Mule: The Egyptians are the first known group to make reference to the domestication of the mule, the animal was also the mount of choice for the kings of Israel, prized above the horse.

Throughout history they have been in servitude to man. They have pulled farm equipment, such as steel plows, and have fed our nation.

The south would not have been able to thrive with the cotton fields if it had not been for the use of Jacks and hinnies. Farming, coal mining, along with gathering timber, could not have been done without them.

The Borax twenty mule team is one of the most memorable icons of the American West, between 1883 and 1889, the teams hauled more than 20 million pounds of borax out of Death Valley. They have been labeled "stubborn" for centuries, but it is really only an abundance of common sense and a strong, since of self preservation that might make them inclined to resist. Being more surefooted than a horse, they are the favorite mount for tourist riding along the trails in the Grand Canyon.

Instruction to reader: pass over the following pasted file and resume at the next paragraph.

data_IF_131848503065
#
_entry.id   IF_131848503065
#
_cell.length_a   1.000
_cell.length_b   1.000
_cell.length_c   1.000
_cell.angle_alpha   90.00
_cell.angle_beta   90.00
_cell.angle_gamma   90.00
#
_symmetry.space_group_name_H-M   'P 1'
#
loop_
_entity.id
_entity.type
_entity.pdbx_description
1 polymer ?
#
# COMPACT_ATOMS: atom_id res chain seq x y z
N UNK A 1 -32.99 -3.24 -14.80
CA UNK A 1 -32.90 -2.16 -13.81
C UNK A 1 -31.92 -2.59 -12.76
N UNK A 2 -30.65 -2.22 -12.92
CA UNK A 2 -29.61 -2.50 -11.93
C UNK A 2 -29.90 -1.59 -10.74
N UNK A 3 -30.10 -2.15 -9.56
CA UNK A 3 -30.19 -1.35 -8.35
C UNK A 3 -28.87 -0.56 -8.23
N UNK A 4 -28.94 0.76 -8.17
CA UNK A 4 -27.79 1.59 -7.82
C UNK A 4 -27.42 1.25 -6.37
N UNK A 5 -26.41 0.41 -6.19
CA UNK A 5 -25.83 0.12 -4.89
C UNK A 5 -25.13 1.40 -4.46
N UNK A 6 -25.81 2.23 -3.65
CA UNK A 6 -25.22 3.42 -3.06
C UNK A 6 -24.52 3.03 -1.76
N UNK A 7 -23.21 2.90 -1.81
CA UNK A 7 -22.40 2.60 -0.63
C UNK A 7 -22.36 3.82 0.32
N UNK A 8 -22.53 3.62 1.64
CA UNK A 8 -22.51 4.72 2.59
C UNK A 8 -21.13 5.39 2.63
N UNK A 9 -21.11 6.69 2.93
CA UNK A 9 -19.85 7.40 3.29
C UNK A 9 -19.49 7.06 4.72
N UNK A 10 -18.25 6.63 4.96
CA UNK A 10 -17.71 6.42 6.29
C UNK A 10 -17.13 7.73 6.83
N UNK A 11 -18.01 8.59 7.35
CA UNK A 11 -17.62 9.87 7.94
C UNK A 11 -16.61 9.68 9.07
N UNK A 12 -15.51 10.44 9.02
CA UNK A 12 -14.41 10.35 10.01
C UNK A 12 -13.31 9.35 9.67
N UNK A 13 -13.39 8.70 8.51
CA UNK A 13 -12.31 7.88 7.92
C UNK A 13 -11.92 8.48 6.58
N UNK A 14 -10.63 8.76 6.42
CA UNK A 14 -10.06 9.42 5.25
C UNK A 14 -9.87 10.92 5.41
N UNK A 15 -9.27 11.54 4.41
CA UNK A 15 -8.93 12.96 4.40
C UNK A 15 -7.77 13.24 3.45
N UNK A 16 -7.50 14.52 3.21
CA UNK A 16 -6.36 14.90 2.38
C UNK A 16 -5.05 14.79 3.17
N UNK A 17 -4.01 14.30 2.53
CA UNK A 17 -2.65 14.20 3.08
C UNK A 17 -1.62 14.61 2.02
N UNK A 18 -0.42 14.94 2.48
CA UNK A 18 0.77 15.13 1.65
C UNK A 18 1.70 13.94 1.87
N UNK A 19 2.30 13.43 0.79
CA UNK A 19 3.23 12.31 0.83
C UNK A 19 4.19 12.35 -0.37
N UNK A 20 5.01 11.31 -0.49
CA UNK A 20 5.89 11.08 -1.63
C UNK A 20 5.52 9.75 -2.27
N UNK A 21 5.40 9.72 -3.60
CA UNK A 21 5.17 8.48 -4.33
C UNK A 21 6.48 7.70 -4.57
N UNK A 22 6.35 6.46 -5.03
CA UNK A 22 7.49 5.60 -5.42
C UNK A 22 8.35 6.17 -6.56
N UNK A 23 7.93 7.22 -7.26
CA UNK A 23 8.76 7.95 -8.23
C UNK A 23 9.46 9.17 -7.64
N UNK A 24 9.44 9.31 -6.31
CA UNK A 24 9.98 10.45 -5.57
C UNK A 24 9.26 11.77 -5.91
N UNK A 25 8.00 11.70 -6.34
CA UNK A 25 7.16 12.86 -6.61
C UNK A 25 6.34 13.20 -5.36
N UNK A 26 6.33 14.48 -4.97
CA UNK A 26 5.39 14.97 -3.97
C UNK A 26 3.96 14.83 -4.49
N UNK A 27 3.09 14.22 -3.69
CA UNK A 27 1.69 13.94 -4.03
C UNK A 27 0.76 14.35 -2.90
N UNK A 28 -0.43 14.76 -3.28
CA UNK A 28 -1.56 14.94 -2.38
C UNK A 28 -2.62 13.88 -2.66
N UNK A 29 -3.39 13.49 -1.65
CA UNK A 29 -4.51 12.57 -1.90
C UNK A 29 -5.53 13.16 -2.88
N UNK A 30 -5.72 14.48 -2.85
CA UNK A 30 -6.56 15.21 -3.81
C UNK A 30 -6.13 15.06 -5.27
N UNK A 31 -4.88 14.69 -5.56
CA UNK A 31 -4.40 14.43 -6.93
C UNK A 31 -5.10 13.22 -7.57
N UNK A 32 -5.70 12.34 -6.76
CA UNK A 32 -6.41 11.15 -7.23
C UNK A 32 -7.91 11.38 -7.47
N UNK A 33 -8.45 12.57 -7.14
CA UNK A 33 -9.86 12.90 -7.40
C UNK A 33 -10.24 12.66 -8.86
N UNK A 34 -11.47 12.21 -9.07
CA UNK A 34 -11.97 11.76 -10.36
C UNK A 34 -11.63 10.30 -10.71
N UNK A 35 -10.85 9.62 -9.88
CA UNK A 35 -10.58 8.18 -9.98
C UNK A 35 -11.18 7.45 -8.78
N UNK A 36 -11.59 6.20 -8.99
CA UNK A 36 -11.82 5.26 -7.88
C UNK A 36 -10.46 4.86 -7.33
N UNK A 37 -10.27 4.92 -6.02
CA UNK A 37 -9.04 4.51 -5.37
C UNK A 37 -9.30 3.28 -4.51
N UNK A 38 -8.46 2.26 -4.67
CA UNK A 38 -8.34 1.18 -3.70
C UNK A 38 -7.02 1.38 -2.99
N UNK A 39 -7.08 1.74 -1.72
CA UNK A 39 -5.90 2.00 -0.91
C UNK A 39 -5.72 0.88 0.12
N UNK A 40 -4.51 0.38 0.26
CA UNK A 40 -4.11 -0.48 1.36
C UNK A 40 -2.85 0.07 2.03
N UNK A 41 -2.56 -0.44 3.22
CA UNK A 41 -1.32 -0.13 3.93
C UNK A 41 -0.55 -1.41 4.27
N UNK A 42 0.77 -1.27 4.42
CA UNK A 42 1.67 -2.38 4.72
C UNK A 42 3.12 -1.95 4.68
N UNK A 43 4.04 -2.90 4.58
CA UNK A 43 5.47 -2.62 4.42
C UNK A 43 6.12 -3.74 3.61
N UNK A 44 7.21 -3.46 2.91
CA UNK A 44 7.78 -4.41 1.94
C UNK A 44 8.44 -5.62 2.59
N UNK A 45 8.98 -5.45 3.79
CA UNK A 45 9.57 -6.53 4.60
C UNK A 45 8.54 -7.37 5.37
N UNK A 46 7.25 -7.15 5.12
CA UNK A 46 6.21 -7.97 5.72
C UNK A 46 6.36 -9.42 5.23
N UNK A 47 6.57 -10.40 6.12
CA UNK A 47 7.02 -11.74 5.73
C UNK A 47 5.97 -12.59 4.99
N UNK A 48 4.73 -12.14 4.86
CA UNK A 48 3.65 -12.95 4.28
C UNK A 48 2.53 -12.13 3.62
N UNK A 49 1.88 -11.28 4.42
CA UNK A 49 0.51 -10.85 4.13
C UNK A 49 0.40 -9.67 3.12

A mule is the offspring of a male donkey (a jack) and a female horse (a mare). A horse has 64 chromosomes, and a donkey has 62. The resulting offspring will have 63. They can be either male or female, but because of the odd number of chromosomes, they can't reproduce. Hinnies are just the opposite, a stallion horse crossed to a donkey jennet, they are considered less valuable as workers. Highly intelligent, both are tough, adaptable, tolerant, and loyal.

Today you can find them at breed events, stock shows, under saddle, in harness, cutting, roping and even dressage. The standard size of a mule is 40" to 48" to the wither, however the mammoth jack can be over 56" at the wither. A foal named Idaho Gem was born at the University of Idaho on May 4, 2003, he was the first member of the horse family to be successfully cloned.

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